DENSO: Air Conditioning best practice
Air conditioning (AC) is now a common vehicle feature, which means that workshops not only need to be able to tackle AC service and repair with confidence, but also understand some of the problems that can arise if replacement AC component installation procedures are not followed.
One of the processes that is often overlooked is assessing the condition of the oil/refrigerant mixture in the system, which is particularly important should the workshop not know the service history of the vehicle or have previously serviced or repaired its AC system.
As well as helping when diagnosing other potential faults, understanding the condition of the oil/refrigerant mixture also provides the technician a base line from which to make subsequent decisions concerning the overall system.
Due to its importance, oil contamination and how to assess it, is the subject of a ‘DENSO in the Workshop’ webinar video, which among many other informative subjects, can be viewed by visiting: https://www.gotostage.com/channel/densowebinarsen.
The assessment process
The process begins by using a sight glass, which really is a key piece of equipment for AC service and repair, as it allows technicians to view the oil/refrigerant mixture in the system and make an accurate assessment of its condition and crucially, can prevent them from inadvertently damaging an expensive AC service machine with contaminated oil and refrigerant.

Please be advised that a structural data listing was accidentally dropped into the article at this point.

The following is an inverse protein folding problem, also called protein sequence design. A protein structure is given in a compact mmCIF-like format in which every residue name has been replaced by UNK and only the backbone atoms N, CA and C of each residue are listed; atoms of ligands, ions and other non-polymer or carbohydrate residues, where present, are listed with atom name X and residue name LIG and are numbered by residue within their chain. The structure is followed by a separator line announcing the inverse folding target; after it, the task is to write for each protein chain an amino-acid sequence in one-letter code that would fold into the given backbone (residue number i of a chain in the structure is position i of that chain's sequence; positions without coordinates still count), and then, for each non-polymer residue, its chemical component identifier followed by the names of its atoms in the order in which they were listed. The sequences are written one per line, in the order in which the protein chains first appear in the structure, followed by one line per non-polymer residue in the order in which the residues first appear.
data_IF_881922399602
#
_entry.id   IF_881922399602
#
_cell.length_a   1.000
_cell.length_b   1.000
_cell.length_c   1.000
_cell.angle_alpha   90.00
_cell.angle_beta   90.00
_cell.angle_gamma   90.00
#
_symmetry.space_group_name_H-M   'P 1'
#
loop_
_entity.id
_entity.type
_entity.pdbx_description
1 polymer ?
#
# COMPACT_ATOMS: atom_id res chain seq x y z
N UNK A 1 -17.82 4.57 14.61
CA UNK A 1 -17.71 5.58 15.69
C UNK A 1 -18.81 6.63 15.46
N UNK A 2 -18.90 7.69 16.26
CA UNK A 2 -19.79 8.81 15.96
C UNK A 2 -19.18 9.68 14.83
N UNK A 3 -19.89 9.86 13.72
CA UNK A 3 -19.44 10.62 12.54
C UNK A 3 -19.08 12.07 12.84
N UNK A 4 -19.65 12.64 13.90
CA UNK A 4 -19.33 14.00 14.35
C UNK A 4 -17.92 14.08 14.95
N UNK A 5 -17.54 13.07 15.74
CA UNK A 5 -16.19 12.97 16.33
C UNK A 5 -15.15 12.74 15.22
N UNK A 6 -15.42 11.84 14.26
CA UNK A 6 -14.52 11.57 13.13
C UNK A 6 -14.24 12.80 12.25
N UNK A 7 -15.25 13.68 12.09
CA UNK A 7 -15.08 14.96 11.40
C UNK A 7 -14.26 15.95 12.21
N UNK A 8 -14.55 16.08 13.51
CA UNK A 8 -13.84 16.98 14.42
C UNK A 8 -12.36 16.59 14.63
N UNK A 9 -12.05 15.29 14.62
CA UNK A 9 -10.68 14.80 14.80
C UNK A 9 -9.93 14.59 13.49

What to look for
The ideal outcome of the oil/refrigerant assessment is to see a clear, transparent mixture, as this means the refrigerant and the oil are perfectly mixed and in good condition. Alternatively, if it’s greenish yellow with a similar consistency, it is the same, but with UV-dye in the mix, which would have previously been added to the mixture to show if there were any leaks from the system when looked at with an ultraviolet light. However, the discovery of UV-dye has implications.
Be careful of UV-dye
UV-dye should only be added to the mixture once, it must be SAE approved, and limited to three to five cc for systems up to 1,000grams of refrigerant. Higher levels of dye will reduce the lubrication properties of the oil, which can lead to problems with other components within the AC system, including compressor failure.
Another thing to be careful of is the fact that some AC refilling machines are set to add UV-dye automatically, which is why the sight glass test is so crucial to begin with. Also, it’s important to know that some car manufacturers, such as BMW and Toyota, do not allow the use of UV-dye during the vehicle’s warranty period.
If the mixture is light grey, which indicates that although the refrigerant and oil combination is right, there is too much moisture in the mix, it means that as well as the system having to be flushed, it will also require the receiver-drier, or filter element of the subcool condenser, to be replaced.